Fortnightly Review

Fortnightly Review

Fortnightly Review

Political Warfare Alert: Is China Using Religious Organizations as Proxies to Funnel Political Donations and Influence in Taiwan?

In an interview with the magazine Mirror Weekly (鏡週刊), the head of the Chinese Unification Promotion Party (CUPP) (also known as the Unionist Party)—a fringe pro-China political party in Taiwan—Chang An-Lo (張安樂 b. 1948) claimed that there are around 30 heads of temples on the island whom are either members of the CUPP or its supporters. The former triad leader mentioned several of these temples by name. They include Tainan City Wenheng Temple (文衡殿), Taichung City Shengwu Temple (聖武宮), Chiayi County Fengtian Temple (奉天宮), and Yunlin County Chaotian Temple (朝天宮). Chang stated how he would often be invited by representatives of these temples to participate in their ceremonies or to help with managing cross-Strait exchange matters. For instance, Yunlin County’s Beigang Chaotian Temple chairman and Guangfu village chief, Wu Tung-ho (吳東合, b. 1957), is reportedly a CUPP member, among others.

Other temples such as the New Taipei City Youxuan Temple (祐玄宮), New Taipei City Guanghe Fude Temple (廣和福德宮), Yunlin Country Beishui Bishui Temple (北壇碧水寺), Tainan City Four Seas Yunhai Temples (四鯤鯓雲海宮), and Yunlin County Taiyu Temple (太子宮) also reportedly had CUPP party members in senior management positions. It should be noted that when asked by local reporters representatives of several of these temple associations assert that the views held by some of its board members are their private views.

In a detailed expose of the CUPP’s network, a Commonwealth Magazine report from 2018 found that CUPP “has more than 100 locations around Taiwan and over 30,000 members, had two people elected to village and town councils and two others elected as ward chiefs in local elections in 2014. In 2016’s national elections, it received over 56,000 votes (about 0.5 percent of the votes cast) in the legislative party vote to determine at-large legislative seats.” The article also observed:

the three main pillars of the Unionist Party are gangs, temples and overseas Taiwanese businesses. No party dues are required and only 50 party members are needed to set up a local party chapter … They are mainly linked together through temple groups around Taiwan. The White Wolf serves as the spiritual leader, and because of his strong network of “red” (Chinese) connections, he is able to bond closely with influential local factions. [emphasis added]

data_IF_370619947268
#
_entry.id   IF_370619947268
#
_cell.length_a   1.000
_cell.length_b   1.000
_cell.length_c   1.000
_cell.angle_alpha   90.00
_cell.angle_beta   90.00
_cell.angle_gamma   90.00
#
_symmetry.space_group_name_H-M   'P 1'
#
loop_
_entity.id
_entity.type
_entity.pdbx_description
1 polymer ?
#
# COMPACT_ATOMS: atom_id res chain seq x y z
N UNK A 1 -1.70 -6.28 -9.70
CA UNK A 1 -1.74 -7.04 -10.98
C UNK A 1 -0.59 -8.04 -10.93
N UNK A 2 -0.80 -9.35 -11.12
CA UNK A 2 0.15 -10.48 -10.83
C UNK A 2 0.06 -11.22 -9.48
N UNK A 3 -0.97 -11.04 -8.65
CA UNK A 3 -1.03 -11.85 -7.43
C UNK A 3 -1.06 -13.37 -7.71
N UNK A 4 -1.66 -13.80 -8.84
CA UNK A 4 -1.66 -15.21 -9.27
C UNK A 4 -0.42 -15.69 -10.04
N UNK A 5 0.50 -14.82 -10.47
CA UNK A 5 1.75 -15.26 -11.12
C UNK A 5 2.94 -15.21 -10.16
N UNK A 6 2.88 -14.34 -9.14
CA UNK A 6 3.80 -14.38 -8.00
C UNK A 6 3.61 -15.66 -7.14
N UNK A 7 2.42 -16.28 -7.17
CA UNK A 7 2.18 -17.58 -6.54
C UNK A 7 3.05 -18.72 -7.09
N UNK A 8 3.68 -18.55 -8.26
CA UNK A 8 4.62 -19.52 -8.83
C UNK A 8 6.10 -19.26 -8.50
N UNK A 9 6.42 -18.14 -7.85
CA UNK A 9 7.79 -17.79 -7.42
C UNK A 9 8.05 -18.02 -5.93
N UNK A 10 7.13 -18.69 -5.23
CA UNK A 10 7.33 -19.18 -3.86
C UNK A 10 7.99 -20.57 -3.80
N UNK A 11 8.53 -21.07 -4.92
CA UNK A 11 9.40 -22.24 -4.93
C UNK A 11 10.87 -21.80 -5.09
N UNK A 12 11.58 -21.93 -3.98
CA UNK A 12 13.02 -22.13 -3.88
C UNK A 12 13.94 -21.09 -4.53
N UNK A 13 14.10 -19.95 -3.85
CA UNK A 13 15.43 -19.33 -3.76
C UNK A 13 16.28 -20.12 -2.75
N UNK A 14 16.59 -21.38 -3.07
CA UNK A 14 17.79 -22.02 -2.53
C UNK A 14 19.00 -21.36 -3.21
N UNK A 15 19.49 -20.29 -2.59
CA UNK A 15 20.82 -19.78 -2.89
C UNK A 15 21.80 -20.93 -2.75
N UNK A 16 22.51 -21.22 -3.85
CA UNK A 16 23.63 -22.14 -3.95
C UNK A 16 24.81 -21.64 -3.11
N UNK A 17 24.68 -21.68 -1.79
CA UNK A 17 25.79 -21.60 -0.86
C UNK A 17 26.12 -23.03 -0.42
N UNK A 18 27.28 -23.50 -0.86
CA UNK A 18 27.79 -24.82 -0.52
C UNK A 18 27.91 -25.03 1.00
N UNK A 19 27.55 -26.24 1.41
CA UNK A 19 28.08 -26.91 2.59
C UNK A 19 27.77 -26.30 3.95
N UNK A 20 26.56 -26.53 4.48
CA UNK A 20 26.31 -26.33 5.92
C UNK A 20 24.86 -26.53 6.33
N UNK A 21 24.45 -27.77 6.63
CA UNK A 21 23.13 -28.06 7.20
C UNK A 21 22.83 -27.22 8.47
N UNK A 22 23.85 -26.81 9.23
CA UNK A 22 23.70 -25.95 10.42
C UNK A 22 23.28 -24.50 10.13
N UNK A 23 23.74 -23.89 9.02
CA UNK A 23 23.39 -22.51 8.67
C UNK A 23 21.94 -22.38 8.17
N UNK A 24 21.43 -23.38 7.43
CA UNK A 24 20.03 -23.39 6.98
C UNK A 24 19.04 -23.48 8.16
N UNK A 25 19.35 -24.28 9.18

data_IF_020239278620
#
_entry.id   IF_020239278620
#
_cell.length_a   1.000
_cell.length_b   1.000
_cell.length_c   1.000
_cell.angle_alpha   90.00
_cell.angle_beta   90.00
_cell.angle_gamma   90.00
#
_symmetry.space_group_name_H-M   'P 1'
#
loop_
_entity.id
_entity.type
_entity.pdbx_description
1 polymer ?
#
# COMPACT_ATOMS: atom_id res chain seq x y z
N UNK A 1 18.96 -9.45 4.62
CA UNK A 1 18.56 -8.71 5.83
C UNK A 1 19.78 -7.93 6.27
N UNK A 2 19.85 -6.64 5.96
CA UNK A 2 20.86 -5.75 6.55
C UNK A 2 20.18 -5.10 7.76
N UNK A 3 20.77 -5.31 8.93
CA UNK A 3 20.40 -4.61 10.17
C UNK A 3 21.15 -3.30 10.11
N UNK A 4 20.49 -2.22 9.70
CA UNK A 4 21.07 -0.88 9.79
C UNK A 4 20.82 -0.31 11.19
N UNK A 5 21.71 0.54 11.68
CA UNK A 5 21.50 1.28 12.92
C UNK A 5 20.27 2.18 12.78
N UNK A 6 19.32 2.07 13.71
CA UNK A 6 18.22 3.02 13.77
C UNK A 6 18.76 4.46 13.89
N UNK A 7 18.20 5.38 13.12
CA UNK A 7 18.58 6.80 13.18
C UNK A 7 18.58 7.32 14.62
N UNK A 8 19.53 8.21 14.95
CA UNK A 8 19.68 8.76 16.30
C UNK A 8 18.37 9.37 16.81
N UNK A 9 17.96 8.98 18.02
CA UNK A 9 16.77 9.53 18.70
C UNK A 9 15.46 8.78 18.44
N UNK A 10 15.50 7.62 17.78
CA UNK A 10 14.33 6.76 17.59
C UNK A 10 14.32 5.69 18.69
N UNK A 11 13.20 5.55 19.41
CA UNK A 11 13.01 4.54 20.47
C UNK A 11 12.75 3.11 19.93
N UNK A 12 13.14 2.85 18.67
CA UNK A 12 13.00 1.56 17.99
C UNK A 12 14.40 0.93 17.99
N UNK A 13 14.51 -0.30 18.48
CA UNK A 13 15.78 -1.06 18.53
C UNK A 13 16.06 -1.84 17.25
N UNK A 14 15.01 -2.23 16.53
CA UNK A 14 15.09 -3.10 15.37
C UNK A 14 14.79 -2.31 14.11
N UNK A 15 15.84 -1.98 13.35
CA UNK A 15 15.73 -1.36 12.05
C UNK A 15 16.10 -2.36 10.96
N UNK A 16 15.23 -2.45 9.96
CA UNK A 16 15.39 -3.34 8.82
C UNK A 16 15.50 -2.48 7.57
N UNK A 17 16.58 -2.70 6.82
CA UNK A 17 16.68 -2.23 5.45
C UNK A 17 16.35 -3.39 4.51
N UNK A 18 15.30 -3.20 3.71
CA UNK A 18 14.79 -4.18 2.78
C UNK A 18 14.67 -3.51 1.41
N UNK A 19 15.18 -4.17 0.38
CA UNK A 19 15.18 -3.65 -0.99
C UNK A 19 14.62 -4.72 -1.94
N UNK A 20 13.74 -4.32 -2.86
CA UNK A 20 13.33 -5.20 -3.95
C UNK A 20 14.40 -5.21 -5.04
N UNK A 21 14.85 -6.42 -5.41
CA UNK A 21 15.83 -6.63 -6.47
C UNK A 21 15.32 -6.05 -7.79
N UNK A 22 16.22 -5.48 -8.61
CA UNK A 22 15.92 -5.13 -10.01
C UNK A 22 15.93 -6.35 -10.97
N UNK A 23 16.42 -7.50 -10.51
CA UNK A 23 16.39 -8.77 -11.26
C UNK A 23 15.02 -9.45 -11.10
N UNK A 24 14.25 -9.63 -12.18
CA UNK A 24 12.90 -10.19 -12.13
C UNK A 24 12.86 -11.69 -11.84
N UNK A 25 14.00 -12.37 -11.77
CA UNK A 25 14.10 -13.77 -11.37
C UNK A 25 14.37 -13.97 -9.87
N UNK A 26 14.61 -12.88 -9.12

Ongoing law enforcement investigations into whether Chang received financial contributions that were not reported in accordance with the law and suspicion over embezzlement and tax evasion had reportedly uncovered the CUPP’s activities with these temple associations, which appear intended to exploit the lax government regulations over religious activities. Indeed, China and its proxies in Taiwan may be using religious organizations as a conduit through which Chinese money are being funneled into Taiwan and used for political purposes.

In a sense, the revelation by White Wolf of the relationships between pro-unification groups and temples with China are not new. Yet, recent public confirmation by Chang and a senior intelligence official are noteworthy. At The Jamestown Foundation’s 9th annual China Defense and Security Conference in Washington, DC co-sponsored by the Global Taiwan Institute, the deputy director-general of Taiwan’s National Security Bureau—the island’s premier intelligence agency—Lieutenant General Vincent Chen gave the featured remarks on the challenges of CCP influence operations in Taiwan and stated: “There are at least 22 pro-China organizations, political parties, and we have identified a number of them with connection to organized crime for extending their networking to local temples, businessmen, youths.”

As I have also documented in a testimony before the US-China Security and Economic Review Commission on CCP United Front against Taiwan in April 2018: “The groups targeted by CCP United Front [in Taiwan] is now broadly focused on 10 constituencies that include grass-roots villages, youth, students, Chinese spouses, aboriginals, pro-China political parties and groups, religious organizations, distant relatives, fishermen’s associations, and retired generals.” And as the Commonwealth article further noted:

The murky world of temple organizations, as opposed to democratic institutions, serves as the key platform through which the Unionist Party connects all of Taiwan. Because of their huge cash flows and unsupervised finances, temples have always been a pillar of Taiwan’s underground economy. One insider says some Unionist Party members have secured important positions in temple groups, but by and large the party and temples have a cooperative relationship.

In related news, a former candidate who ran for Taipei City Council and member of the Chinese Patriotic Alliance Association (CPAA, 中華愛國同心會) (also known as the Concentric Patriotism Alliance), Zhang Xiuye ​ (張秀葉), was indicted by prosecutors for having received and illegally using funds from China for political purposes. [1] Zhang ran in last November’s local elections on the China Democratic Progressive Party’s (CDPP, 中國民主進步黨) ticket for Wanhua district in Taipei city. She concurrently serves as the secretary-general of both the CPAA and the CDPP. The Chinese Patriotic Alliance currently has about 200 members. The chairperson and chairman of the two organizations is Zhou Qingjun (周慶峻, b. 1943).

Taiwanese prosecutors charged Zhou for failing to obtain from the proper supervisory authority for permission to raise funds from supporters on the “Sponsored Us” page of the Chinese Patriotic Alliance Association’s website. According to prosecutors, Zhang ​​received financial contributions in the amount of NT$ 179,000 (US$ 5,883.85) and RMB 2,000 (US$ 285.30). The prosecution also found out that Zhou and Zhang ​​received political donations from Zhou’s Hubei Tongxin Lianfa Agricultural Comprehensive Development Company (湖北同心聯發農業綜合開發公司) in 2018 located in Hubei province (China) for the amount of NT$ 1.89 million (US$ 62,442.71). Zhang ​​had allegedly registered the funds for the Chinese Patriotic Alliance’s operation but used it for a campaign dinner celebrating the National Day of the People’s Republic of China and for her campaign for the Taipei City Council.